Verse 9. And call no man your father upon the earth,.... Not but that children may, and should call their natural parents, fathers; and such who have been instrumental in the conversion of souls, may be rightly called by them their spiritual fathers; as servants and scholars also, may call those that are over them, and instruct them, their masters: our Lord does not mean, by any of these expressions, to set aside all names and titles, of natural and civil distinction among men, but only to reject all such names and titles, as are used to signify an authoritative power over men's consciences, in matters of faith and obedience; in which, God and Christ are only to be attended to. Christ's sense is, that he would have his disciples not fond of any titles of honour at all; and much less assume an authority over men, as if they were to depend on them, as the founders of the Christian religion, the authors of its doctrines and ordinances; and to take that honour to themselves, which did not belong to them; nor even choose to be called by such names, as would lead people to entertain too high an opinion of them, and take off of their dependence on God the Father, and himself, as these titles the Scribes and Pharisees loved to be called by, did: and who were called not only by the name of Rabbi, but Abba, "Father," also: hence we read of Abba Saul, or "Father" Saul {n}; Abba Jose ben Jochanan, a man of Jerusalem {o}, Abba Chanan {p}, Abba Chelphetha, a man of the village of Hananiah {q}; Abba Gorion {r}, and others; and this name was ybr wmk dwbk Nwvl, "a name of honour, even as Rabbi" {s}, and of great authority: the wise men are said to be lkh twba, "the fathers of all" {t}, to whom all gave heed, and upon whom all depended, as so many oracles. There is a whole treatise in their Misna, called Pirke Abot, which contains some of the oracles, and peculiar sayings of these "fathers," the Misnic doctors, and which are preferred to the writings of Moses, and the prophets. In this sense, and upon this score, our Lord inveighs against them, and cautions his disciples against giving or taking all such titles, in such sense. "For one is your Father, which is in heaven"; who is so, both by creation and adoption, and is possessed of all paternal authority; and is to be honoured and obeyed by all; from whom all wisdom and knowledge is derived, and who has the care and government of all in heaven and in earth.

{n} Pirke Abot, c. 2. sect. 8. {o} T. Bab. Yebamot, fol. 53. 2. {p} Ib. fol. 64. 1. {q} T. Bab. Bava Metzia, fol. 94. 1. & Bava Bathra. fol. 56. 2. {r} Massech Sopherim, c. 15. sect. 10. {s} Juchasiu, fol. 31. 2. & 61. 2. {t} Maimon. in Misn. Peah, c. 1. sect. 1.

Verse 10. Neither be ye called masters,.... Or guides and leaders; not but that, the ministers of the word are in a sense such; it is their business to lead and direct souls to Christ, to guide their feet in the way of peace, and to go before them, as examples to them, in word, in conversation, faith, and purity; but then they are to guide them according to the word of God, and not their own dictates; and teach them to observe the rules, and obey the ordinances of Christ, and not what are of their own inventing and prescribing; and to enforce the authority of their great Lord and Master, and not their own; and direct men to a dependence on Christ, as head of the church, who is the one Lord, as his faith is one, and his baptism one also: "for one is your master, even Christ"; which is said before, in Matthew 23:8 but being a matter of so much importance to the honour of Christ, and men being so apt to set up for masters themselves, in opposition to him, or in conjunction with him, or above him, it was necessary to repeat it; for in an authoritative sense he is the one, and only master of the assemblies.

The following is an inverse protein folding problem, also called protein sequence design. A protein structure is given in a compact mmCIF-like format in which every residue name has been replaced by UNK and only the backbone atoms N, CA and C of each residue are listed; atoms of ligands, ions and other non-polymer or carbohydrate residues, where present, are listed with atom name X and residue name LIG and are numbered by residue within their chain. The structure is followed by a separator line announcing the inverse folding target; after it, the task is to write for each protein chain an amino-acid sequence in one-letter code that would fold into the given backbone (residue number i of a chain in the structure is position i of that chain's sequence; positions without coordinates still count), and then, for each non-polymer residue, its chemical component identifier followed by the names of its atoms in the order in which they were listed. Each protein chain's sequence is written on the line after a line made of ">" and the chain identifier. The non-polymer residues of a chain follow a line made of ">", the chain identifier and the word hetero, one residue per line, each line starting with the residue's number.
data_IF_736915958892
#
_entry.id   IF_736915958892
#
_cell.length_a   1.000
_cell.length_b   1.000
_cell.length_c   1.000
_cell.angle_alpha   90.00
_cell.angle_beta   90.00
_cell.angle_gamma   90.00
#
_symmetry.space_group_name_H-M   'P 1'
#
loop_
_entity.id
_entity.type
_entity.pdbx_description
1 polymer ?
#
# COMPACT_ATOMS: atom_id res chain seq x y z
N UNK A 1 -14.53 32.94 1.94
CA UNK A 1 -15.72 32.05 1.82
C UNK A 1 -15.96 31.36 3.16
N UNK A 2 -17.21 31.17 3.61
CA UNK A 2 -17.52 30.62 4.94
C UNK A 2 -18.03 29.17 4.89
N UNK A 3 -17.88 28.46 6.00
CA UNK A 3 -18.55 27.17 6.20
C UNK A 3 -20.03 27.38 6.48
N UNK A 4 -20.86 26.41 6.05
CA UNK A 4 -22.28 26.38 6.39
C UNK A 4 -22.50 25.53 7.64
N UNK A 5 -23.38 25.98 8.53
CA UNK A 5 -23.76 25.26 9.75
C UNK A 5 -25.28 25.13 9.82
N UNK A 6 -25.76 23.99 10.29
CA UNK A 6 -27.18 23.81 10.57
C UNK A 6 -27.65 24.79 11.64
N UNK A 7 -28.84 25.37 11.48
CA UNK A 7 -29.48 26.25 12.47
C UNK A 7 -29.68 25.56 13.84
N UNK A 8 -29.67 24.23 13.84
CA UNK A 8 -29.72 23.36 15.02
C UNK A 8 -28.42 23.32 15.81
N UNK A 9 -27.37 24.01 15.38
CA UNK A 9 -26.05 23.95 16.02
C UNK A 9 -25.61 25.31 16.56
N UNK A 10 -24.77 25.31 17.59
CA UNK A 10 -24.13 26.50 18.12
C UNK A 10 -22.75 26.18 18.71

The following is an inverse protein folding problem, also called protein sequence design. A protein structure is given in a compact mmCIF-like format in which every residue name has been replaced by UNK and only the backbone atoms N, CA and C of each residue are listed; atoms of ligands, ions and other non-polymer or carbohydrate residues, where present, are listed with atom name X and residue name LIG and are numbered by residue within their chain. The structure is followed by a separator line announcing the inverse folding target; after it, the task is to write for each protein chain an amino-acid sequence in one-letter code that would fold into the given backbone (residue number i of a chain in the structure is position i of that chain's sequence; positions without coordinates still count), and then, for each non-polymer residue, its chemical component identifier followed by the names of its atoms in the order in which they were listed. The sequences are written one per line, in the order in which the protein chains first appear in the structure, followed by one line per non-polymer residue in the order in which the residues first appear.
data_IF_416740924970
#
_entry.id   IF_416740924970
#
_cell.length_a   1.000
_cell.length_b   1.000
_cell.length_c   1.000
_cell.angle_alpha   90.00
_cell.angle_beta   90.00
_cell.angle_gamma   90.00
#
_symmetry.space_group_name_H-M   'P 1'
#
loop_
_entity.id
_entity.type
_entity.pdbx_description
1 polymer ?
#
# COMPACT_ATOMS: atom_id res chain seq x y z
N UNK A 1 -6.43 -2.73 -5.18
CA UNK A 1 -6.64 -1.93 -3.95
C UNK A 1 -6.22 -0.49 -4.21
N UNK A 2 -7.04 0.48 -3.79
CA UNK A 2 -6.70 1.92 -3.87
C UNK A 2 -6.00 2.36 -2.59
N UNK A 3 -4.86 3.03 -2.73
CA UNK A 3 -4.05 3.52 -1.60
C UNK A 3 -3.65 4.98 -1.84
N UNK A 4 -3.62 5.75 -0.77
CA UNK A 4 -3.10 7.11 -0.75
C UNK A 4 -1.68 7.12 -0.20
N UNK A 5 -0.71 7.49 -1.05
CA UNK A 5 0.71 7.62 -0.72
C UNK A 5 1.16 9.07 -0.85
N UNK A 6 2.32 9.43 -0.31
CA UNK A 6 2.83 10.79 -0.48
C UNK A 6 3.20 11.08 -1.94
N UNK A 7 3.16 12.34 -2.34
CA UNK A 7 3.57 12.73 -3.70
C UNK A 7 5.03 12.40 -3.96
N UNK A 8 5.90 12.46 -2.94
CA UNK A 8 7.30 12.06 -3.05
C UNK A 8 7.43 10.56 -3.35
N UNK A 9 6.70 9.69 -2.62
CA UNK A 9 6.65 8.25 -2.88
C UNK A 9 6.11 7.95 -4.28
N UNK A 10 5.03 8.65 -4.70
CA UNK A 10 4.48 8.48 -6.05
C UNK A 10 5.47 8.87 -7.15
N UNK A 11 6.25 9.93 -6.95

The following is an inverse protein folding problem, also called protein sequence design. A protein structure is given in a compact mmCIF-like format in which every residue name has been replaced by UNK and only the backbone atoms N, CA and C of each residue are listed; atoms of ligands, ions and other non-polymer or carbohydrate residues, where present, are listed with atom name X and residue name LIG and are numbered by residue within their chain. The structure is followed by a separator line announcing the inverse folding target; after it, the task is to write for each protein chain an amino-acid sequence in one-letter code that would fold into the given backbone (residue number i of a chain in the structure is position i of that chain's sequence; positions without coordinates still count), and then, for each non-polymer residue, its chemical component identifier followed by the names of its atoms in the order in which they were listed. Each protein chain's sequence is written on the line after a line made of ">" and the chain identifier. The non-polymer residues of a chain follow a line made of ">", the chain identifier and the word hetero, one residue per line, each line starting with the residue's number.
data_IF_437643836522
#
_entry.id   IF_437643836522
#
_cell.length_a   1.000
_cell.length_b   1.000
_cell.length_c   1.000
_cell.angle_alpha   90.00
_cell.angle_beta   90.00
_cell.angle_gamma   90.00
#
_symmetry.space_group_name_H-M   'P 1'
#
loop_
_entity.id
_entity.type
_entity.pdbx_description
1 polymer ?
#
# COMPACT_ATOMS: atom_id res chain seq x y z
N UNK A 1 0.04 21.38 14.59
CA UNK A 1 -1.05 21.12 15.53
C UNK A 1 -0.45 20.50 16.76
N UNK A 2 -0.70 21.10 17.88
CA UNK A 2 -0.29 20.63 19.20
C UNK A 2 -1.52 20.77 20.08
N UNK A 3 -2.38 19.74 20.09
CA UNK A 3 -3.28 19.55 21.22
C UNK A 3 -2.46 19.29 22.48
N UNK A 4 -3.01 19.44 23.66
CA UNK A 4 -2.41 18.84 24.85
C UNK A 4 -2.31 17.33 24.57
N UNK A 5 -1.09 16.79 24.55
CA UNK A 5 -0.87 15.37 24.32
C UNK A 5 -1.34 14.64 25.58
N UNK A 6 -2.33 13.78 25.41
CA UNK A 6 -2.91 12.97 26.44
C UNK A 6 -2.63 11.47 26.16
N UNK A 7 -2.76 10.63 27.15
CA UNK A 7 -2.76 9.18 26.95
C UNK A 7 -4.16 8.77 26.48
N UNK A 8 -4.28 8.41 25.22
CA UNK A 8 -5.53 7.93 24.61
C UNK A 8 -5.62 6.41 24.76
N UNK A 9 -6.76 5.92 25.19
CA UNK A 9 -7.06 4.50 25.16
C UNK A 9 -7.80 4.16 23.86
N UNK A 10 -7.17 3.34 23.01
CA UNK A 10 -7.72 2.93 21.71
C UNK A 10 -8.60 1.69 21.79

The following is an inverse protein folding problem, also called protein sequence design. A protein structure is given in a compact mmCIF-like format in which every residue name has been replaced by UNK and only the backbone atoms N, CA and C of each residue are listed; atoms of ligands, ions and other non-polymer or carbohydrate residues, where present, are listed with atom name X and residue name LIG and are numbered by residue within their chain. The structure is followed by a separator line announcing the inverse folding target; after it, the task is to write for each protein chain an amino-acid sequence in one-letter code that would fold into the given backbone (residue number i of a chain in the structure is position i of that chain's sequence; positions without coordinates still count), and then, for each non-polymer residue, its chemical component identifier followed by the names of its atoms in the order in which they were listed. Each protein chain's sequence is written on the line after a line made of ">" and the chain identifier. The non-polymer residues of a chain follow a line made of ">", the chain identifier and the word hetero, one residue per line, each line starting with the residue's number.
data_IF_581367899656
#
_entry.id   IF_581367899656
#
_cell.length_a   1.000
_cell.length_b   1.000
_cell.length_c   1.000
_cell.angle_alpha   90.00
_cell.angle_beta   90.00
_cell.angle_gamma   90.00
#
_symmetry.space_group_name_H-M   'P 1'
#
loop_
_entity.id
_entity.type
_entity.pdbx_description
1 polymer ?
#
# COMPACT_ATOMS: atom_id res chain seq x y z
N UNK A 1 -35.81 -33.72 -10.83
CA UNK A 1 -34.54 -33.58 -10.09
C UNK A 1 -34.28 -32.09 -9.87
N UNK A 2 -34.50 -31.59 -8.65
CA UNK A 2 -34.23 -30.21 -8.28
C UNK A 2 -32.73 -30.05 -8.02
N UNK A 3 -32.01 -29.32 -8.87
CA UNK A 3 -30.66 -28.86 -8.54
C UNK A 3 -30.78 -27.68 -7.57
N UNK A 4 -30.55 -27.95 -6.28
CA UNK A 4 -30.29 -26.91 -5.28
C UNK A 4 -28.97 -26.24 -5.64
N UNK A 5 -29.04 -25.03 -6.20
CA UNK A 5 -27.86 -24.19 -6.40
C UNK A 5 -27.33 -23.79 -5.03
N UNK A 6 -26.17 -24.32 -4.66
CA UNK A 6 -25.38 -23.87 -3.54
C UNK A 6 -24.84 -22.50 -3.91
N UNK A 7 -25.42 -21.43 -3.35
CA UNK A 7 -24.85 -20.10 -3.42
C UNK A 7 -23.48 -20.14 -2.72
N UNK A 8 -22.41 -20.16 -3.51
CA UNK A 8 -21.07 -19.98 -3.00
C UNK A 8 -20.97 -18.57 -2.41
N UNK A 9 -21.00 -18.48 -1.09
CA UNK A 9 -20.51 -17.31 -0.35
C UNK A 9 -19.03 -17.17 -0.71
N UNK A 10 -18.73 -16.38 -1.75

Verse 11. But he that is greatest among you,.... Either who really is so, having more grace, and greater gifts bestowed upon him, than others; which doubtless was the case of some of the disciples, or who desired to be the greatest, was ambitious of, and affected a superiority over others, and to be in the highest post and place, as it is certain some of them did. This was what they were often contending about among themselves, who should be greatest: and Christ here seems to have regard to that vain spirit, which appeared among them; and his view is, to check and restrain it: "shall be your servant"; or "let him be your servant." Service is the way to honour; he that would be most esteemed ought to do the most work; and the man that has the most grace, and the greatest gifts, ought to employ them for the use and benefit of others; See Gill on "Mt 20:27."

Verse 12. And whosoever shall exalt himself,.... Above his fellow Christians, or fellow ministers, by entertaining too high an opinion of himself, by boasting of his gifts, as preferable to others, and as if he had not received them; by assuming, or eagerly coveting titles of honour among men, or by affecting honour that do not belong to him, or, abusing what he has: "shall be abased"; or humbled by God, or men, or both; such shall lose the honour they have, and come greatly short of what they are ambitious of; they shall fall into disgrace with men, and are abominable in the sight of God: "and he that shall humble himself"; by entertaining low thoughts, and a mean opinion of himself, behaving modestly among men; not being elated with his gifts, but acknowledging that they are owing to the grace and goodness of God; and using them in an humble manner, for, the advantage of others; not coveting honour from men, nor lifted up with what is conferred on him: "shall be exalted"; by God, or men, or both; if not in this world, yet in the world to come: and indeed, generally speaking, such modest, humble, persons, are most esteemed among men; and God gives more grace unto them, and will at last give them glory. This is a saying, often used by our Lord on different accounts, both with respect to his disciples, for their instruction, and with regard to the scribes and Pharisees, for their mortification; see Luke 14:11. It seems to be a proverbial expression, and much in use among the Jews: it is said in so many words in the Talmud {u}, as here; "whosoever shall humble himself, the holy blessed God shall exalt him; and whosoever shall exalt himself, the holy blessed God shall humble him."